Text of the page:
By Chris Joseph
By Michael E. Miller
By Kyle Swenson
By David Villano
By Kyle Swenson
By John Thomason
By Michele Eve
Ultimately, however, this biennial is most notable for what gets overlooked. Maybe Carol Prusa's You Are Too Many and Blooming Voices (both rendered in silverpoint, graphite, and acrylic on plastic paper) were deemed too similar to her three submissions last year, one of which earned her Best in Show. The Boca Raton-based artist, who creates ethereal biomorphic forms, has an instantly identifiable style that some might describe as monotonous, even as others (myself included) might champion it as coherent and consistent.
Not far from Prusa's work is a similarly otherworldly piece by Iris Even called Detached from the Body. Its three rubber forms, each about three feet long, suggest giant, segmented insects like centipedes, and they're suspended on monofilament (one trails onto the floor). Their top sides are a warm brown that's uncomfortably close to the color of freshly baked bread.
I was also drawn to a couple of mixed-media works in the main gallery that are interactive, although in different ways. Matthew Cox's Why Is a Vulture Following Me? is a wall-mounted contraption with chains and wheels that whir into motion when you approach, so that a long strip of canvas blanketed with markings in charcoal or pencil advances a few inches. The bird of the title seems almost like an afterthought, a tiny form perched on a slender rod attached to an immobile wheel.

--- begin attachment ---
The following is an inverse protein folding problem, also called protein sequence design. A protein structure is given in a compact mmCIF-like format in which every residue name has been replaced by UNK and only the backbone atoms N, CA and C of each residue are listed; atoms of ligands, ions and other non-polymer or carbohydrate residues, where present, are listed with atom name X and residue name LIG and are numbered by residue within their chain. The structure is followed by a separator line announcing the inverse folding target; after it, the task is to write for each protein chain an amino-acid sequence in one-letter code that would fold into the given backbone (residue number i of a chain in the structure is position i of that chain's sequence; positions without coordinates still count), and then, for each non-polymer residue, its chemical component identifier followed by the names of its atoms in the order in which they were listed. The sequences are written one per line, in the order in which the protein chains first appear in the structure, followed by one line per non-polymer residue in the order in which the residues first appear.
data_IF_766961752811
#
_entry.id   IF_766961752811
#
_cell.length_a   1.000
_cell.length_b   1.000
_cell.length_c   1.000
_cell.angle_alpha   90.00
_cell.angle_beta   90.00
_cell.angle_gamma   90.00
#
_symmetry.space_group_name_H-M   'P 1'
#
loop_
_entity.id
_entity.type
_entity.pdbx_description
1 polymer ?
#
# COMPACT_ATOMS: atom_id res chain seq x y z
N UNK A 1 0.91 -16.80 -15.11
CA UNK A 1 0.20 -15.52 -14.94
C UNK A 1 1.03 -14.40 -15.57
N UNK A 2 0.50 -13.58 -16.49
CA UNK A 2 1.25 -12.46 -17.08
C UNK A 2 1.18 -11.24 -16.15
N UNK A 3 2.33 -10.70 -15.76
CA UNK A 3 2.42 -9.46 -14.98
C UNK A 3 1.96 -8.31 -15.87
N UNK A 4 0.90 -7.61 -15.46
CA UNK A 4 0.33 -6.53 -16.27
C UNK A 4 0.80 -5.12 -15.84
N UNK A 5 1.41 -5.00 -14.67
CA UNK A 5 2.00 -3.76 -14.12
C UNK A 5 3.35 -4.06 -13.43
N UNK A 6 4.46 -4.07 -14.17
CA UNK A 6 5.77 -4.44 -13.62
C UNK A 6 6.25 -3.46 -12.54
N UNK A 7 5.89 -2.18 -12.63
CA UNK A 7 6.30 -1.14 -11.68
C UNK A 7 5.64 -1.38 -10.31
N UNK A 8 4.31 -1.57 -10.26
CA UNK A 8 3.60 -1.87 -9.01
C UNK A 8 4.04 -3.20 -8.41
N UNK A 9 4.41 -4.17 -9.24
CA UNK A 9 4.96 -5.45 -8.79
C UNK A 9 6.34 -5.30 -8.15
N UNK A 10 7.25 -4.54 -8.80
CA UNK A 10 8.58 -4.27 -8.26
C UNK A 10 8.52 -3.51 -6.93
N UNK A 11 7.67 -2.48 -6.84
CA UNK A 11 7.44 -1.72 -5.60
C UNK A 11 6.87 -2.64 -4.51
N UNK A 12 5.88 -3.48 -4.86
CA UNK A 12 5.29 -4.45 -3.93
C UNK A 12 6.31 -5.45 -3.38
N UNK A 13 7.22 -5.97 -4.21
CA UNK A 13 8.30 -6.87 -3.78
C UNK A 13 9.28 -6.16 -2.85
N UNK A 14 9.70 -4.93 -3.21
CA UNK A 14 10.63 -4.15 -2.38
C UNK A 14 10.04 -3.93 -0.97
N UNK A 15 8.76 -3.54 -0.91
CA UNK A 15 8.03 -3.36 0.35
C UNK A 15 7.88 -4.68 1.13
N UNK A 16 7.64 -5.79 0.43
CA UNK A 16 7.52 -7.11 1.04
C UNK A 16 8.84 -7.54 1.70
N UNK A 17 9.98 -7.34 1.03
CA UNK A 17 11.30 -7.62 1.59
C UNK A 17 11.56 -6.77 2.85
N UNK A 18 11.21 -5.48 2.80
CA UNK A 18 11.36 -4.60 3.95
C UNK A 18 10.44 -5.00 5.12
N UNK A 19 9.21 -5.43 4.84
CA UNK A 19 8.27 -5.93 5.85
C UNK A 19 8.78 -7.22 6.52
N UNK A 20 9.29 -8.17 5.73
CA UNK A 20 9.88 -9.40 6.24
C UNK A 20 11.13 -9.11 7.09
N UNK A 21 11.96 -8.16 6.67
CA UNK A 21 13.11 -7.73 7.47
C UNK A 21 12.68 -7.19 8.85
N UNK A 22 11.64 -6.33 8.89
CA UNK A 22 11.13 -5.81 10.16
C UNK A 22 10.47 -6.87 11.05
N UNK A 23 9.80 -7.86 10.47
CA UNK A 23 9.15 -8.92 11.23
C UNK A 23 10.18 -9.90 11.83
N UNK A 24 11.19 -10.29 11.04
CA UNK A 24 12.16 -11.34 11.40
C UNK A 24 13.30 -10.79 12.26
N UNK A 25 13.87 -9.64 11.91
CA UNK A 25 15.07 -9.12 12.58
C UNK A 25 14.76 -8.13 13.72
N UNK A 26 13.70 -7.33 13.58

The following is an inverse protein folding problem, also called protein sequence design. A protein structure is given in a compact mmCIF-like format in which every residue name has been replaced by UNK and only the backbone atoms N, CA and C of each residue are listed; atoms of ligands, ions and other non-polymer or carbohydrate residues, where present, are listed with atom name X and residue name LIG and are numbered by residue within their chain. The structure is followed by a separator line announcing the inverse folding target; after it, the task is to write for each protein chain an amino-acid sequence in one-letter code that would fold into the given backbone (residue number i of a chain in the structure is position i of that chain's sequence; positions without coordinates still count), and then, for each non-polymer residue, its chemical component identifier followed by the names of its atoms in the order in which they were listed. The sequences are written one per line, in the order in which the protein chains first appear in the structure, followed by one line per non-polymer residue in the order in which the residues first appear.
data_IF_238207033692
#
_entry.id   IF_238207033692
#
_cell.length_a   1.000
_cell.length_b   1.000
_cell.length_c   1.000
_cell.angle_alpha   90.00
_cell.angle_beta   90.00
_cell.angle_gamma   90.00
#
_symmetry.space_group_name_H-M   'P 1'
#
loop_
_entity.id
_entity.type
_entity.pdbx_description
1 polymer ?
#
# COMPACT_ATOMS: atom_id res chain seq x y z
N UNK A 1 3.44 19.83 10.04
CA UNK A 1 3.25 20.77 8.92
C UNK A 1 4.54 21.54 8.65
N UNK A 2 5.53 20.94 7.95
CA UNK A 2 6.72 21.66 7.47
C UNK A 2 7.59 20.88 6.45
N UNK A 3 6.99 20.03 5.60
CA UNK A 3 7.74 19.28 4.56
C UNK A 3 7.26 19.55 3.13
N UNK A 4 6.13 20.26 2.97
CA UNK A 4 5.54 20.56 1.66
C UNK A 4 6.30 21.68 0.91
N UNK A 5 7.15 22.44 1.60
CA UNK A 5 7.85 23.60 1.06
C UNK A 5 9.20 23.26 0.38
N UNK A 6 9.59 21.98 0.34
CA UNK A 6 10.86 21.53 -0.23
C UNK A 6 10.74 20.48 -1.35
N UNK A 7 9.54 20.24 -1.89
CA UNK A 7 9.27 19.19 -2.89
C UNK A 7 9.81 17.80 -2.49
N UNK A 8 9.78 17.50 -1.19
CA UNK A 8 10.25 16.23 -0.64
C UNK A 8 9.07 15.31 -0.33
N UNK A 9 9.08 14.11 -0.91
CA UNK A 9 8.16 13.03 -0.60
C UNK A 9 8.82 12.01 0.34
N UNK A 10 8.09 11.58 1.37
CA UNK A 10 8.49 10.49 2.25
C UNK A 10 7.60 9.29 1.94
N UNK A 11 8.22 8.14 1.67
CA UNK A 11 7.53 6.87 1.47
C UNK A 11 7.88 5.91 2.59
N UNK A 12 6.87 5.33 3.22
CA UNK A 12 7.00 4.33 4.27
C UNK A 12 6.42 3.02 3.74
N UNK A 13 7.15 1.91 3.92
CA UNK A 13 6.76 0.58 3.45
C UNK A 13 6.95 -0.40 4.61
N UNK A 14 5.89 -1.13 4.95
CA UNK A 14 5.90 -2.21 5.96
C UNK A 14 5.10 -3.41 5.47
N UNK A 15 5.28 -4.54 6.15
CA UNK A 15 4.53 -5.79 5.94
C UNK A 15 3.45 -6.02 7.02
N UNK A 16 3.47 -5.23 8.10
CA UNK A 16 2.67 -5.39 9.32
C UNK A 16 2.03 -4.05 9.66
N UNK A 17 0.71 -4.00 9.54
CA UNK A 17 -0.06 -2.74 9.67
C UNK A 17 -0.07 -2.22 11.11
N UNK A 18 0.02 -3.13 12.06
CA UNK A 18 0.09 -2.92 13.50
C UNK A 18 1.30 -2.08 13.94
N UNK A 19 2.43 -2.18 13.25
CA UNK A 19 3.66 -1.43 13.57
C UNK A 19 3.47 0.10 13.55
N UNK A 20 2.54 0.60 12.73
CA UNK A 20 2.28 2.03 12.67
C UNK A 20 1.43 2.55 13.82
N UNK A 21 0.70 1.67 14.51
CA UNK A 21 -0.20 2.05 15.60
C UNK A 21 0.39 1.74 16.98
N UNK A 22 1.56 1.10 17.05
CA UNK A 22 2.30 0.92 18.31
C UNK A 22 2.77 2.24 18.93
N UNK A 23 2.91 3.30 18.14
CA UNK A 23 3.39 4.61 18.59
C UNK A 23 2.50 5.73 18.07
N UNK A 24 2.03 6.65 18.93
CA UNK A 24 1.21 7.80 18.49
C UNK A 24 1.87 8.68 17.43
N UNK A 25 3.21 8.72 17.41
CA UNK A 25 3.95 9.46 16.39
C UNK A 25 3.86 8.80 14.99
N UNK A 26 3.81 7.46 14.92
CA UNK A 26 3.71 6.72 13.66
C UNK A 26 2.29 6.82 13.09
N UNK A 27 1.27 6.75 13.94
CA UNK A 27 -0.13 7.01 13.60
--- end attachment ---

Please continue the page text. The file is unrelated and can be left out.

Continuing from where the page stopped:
While Cox's piece reacts to the viewer on its own terms, The Illustrated Alphabet of Memory, also by Pettersson, depends on the viewer's willingness to interact. It consists of a sheeted mattress on the floor with a pair of pillows and two dozen books of various sizes arrayed across its surface. The books are open to their inside front or back covers and include such markings as the names of owners, secondhand prices, drawings, and stains, and affixed to each is a little index tab with a letter of the alphabet (u and z are missing, which I suppose is a comment on the fallibility of memory). The interactive component is a small sign on the floor that reads "You may kneel on the bed," and there's a clear space at the foot of the bed for doing so, which of course I did. You should too, because the different vantage point changes the context of the work.
Overall, this second biennial at the Art and Culture Center, narrowed down from nearly 200 entries, is much easier to get a handle on than its predecessor, which featured more than 100 works by 66 artists. This time, photography doesn't threaten to take over, and the art that's included gets enough space to keep the exhibition from feeling cluttered. Just ignore the juror's winners and choose your own and you should come away satisfied.